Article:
Active Learning Classroom is a term often used to describe the learner-centered, technology supported, collaborative learning environment. This type of classroom allows the instructor to move beyond the traditional lecture format and engage students in participatory learning activities.
Features of an Active Learning Classroom:
- Teaching strategies that require participation and collaboration
- Ability for instructors to monitor student activities and coach effectively
- Technology that allows instructor and students to share and present seamlessly
- Flexible furniture arrangements and multiple writing surfaces to support team activities
Why use Active Learning?
Although lecture remains the predominant mode of instruction, more and more instructors are recognizing the benefits of making the classroom learner focused. Education research also makes a strong case for active learning as it improves educational outcomes for both instructors and students (see, for example; Prince, "Does Active Learning Work? A Review of the Research", Terenzini, et al., Collaborative Learning vs. Lecture/Discussion: Students’ Reported Learning Gains.)
Ten Benefits of Active Learning Drawn From Theory
- Students are more likely to access their own prior knowledge, which is a key to learning.
- Students are more likely to find personally meaningful problem solutions or interpretations.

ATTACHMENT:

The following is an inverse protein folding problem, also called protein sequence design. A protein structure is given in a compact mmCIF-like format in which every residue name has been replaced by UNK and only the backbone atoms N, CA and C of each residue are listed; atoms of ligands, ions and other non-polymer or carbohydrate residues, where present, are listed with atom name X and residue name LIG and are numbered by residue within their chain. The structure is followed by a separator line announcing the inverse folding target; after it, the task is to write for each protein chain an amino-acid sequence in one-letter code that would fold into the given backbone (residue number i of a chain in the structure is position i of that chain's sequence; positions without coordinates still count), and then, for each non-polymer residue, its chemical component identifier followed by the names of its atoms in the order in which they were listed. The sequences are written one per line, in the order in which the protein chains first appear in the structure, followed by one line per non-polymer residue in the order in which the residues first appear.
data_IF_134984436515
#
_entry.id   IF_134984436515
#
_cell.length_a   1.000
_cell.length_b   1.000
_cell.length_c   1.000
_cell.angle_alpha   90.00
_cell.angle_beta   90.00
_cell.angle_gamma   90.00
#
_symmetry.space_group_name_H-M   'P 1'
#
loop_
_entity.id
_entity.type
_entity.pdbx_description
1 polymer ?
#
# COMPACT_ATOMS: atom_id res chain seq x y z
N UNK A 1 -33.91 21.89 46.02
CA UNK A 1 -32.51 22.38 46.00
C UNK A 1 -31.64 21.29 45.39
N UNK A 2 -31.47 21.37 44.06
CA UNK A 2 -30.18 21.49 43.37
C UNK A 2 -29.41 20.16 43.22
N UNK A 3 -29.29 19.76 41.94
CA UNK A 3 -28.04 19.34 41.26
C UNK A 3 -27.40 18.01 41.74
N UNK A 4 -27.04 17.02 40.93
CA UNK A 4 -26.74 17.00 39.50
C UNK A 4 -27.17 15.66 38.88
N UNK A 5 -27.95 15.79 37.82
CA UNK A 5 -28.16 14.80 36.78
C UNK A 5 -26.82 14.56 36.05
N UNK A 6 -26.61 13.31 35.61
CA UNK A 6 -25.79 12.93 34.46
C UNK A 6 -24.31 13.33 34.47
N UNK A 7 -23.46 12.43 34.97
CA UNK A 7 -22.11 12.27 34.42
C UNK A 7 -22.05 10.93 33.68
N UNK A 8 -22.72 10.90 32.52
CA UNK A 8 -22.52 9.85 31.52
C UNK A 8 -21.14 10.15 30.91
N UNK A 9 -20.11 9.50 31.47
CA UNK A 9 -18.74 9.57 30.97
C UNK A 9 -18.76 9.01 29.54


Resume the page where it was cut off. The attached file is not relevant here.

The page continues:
- Students receive more frequent and more immediate feedback.
- The need to produce forces learners to retrieve information from memory rather than simply recognizing a correct statement.
- Students increase their self-confidence and self-reliance.
- For most learners, it is more motivating to be active than passive.
- A task that you have done yourself or as part of a group is more highly valued.
- Student conceptions of knowledge change, which in turn has implications for cognitive development.
- Students who work together on active learning tasks learn to work with other people of different backgrounds and attitudes.
- Students learn strategies for learning itself by observing others.
(Source: Dr. Marilla Svinicki, EDP 398T College Teaching Methodology, University of Texas at Austin)